Today I am returning to one of my favorite projects (besides embroidery)—Photo Transfers.
I am excited to share this Rustic Photo Transfer with you.
Are all things rustic wonderful?
I think mostly thanks to my mother’s obsession with photos, I really enjoy working with images and finding creative ways to turn them into art.
Photo Transfers fit this bill well, and I have enjoyed exploring all of the possibilities with photo transfer over my tenure as a crafter.
I also did a reverse photo transfer with watercolor.
I love all of these projects, and actually have 4 of the projects displayed in my home–the other one I gave as a gift to my parents who have it displayed in their home.
Transferring photos is really fun and if you have yet to give it a try–it’s the time!
If you’re interested in making your own rustic photo transfer here’s what you’ll need:
- White canvas in desired size
- Gold acrylic paint
- Transfer Medium
- Mod Podge
- Image to Transfer (I used a magazine image, but you can use any image as long as it was printed on a LASER printer. Images printed with an ink jet printer will not work).
- Art Brayer
- Paint Brush
- Wet Rag
Once you have all of your supplies, it is time to start transferring.
But, before I get into this, I wanted to add a little note.
Transferring a photo is something that takes a little bit of time.
There are several stages of drying involved in the process–and in the end, you will not have a perfect transfer–but that is one of the things that I like.
As I said, this is a RUSTIC transfer.
I like the imperfect look.
But, if you don’t like the imperfect look this is not the craft for you.
Also, I recommend not trying to transfer a picture of a loved one’s face.
For instance, this would be no good to do with this year’s family photo.
Since small parts of the image will not transfer (hence the imperfect nature of this project) chances are a part of someone’s face will be missing…and this will likely ruin your project.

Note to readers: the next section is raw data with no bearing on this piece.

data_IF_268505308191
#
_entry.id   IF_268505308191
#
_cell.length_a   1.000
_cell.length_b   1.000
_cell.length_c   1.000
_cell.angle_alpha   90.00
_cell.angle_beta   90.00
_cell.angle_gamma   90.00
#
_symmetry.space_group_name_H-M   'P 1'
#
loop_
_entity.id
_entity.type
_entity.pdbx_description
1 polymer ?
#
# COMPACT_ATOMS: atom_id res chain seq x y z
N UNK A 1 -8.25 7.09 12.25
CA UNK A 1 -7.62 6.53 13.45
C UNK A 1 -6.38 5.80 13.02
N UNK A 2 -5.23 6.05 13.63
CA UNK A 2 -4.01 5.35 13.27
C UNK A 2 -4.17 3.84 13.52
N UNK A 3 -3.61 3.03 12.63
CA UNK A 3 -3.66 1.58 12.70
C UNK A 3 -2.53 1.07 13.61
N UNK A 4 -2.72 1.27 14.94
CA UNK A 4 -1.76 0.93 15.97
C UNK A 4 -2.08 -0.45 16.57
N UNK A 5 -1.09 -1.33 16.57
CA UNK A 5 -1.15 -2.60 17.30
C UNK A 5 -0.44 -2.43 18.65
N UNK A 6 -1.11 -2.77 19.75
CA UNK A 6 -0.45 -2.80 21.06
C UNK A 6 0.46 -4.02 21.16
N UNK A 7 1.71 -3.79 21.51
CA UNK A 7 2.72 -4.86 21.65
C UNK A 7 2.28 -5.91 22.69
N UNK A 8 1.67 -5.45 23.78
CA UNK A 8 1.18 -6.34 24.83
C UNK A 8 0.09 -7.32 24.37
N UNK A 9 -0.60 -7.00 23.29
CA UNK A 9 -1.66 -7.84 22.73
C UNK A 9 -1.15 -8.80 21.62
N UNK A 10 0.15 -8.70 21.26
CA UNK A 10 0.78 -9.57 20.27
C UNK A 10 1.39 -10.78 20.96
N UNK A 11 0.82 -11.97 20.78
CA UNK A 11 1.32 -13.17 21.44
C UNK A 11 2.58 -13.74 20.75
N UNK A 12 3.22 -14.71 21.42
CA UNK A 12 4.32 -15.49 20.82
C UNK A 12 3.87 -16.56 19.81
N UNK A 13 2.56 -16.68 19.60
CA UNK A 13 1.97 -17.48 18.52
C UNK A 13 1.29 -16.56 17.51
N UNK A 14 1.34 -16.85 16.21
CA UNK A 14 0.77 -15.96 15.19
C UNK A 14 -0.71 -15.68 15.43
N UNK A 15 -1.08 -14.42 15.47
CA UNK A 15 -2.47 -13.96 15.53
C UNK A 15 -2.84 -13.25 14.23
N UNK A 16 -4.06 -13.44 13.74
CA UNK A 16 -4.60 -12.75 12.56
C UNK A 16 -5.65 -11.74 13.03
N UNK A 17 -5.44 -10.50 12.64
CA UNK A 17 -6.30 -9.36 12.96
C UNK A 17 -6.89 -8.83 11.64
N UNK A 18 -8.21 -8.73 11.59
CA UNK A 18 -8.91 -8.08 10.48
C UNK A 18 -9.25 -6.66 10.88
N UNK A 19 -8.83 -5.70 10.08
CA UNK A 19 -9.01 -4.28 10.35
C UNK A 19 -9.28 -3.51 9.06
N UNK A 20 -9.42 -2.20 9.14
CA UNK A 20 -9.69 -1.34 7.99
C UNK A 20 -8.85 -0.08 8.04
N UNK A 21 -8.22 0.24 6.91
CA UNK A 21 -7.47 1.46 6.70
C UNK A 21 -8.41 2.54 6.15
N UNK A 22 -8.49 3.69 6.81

Okay, let’s get to it!
First off, paint on the gold paint with long, vertical strokes. Allow drying.
Next, spread a coat of transfer medium onto both the face of the picture you are transferring as well as onto the canvas.
Make sure to cover every inch and get to the corners.
Then, place the image face down onto the canvas and roll with the art brayer.
Don’t push too hard, but it is important to get all of the air bubbles out.
If you don’t have an art brayer, use the pads of your fingers to massage out all of the art bubbles and globs of the transfer medium.
Allow drying completely–12 hours to be safe.
Place a wet rag over the back of the image you are transferring and allow it to soak through.
Once the paper is soaked, use the pads of your fingers to rub off the paper.
And soak again…and rub again…and soak and scrub…and rub again.
Okay, so this step takes some time and patience.
Once you think you have gotten all of the paper off, allow it to dry and you will probably see some more paper still there.
Soak and rub again.
After you have removed all of the paper you should see your image pretty clearly even when dry.
Coat with Mod Podge to seal.
I love my rustic photo transfer–and I love the picture I used.
It’s old-timely and shows a couple sitting at the end of a dock that overlooks a city skyline.
The picture is interesting and the transfer process is fitting and adds even more interest.
I can’t wait to see what you all decide to do with this technique!
If you give it a try I’d love to see your projects! Shoot me an email or post them to my Facebook page!
And, if you’d like some more photo transfer ideas, check out these projects:
All the best,